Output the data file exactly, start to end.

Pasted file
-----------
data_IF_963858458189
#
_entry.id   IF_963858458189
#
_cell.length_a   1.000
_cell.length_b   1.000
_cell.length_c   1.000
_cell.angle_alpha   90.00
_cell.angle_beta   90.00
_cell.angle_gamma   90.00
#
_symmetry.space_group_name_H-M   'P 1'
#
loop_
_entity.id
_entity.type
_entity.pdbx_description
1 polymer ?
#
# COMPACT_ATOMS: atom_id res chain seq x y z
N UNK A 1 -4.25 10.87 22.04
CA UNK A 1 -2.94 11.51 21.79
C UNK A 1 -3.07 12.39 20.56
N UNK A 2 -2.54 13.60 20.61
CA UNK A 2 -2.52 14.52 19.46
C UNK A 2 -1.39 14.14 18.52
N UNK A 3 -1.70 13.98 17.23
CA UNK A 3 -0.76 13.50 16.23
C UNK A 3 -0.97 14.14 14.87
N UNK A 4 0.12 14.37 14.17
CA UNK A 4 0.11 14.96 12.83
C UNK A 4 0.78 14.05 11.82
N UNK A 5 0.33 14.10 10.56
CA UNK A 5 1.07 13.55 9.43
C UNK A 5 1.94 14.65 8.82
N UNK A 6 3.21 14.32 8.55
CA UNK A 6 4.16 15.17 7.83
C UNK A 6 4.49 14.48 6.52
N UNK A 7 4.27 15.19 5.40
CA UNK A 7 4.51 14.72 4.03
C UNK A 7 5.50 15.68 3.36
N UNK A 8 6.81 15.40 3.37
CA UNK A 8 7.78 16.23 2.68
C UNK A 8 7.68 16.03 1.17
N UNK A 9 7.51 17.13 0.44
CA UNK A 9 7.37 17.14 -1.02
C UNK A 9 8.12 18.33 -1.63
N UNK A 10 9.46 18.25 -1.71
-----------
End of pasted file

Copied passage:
data_IF_963858458189
#
_entry.id   IF_963858458189
#
_cell.length_a   1.000
_cell.length_b   1.000
_cell.length_c   1.000
_cell.angle_alpha   90.00
_cell.angle_beta   90.00
_cell.angle_gamma   90.00
#
_symmetry.space_group_name_H-M   'P 1'
#
loop_
_entity.id
_entity.type
_entity.pdbx_description
1 polymer ?
#
# COMPACT_ATOMS: atom_id res chain seq x y z
N UNK A 1 -4.25 10.87 22.04
CA UNK A 1 -2.94 11.51 21.79
C UNK A 1 -3.07 12.39 20.56
N UNK A 2 -2.54 13.60 20.61
CA UNK A 2 -2.52 14.52 19.46
C UNK A 2 -1.39 14.14 18.52
N UNK A 3 -1.70 13.98 17.23
CA UNK A 3 -0.76 13.50 16.23
C UNK A 3 -0.97 14.14 14.87
N UNK A 4 0.12 14.37 14.17
CA UNK A 4 0.11 14.96 12.83
C UNK A 4 0.78 14.05 11.82
N UNK A 5 0.33 14.10 10.56
CA UNK A 5 1.07 13.55 9.43
C UNK A 5 1.94 14.65 8.82
N UNK A 6 3.21 14.32 8.55
CA UNK A 6 4.16 15.17 7.83
C UNK A 6 4.49 14.48 6.52
N UNK A 7 4.27 15.19 5.40
CA UNK A 7 4.51 14.72 4.03
C UNK A 7 5.50 15.68 3.36
N UNK A 8 6.81 15.40 3.37
CA UNK A 8 7.78 16.23 2.68
C UNK A 8 7.68 16.03 1.17
N UNK A 9 7.51 17.13 0.44
CA UNK A 9 7.37 17.14 -1.02
C UNK A 9 8.12 18.33 -1.63
N UNK A 10 9.46 18.25 -1.71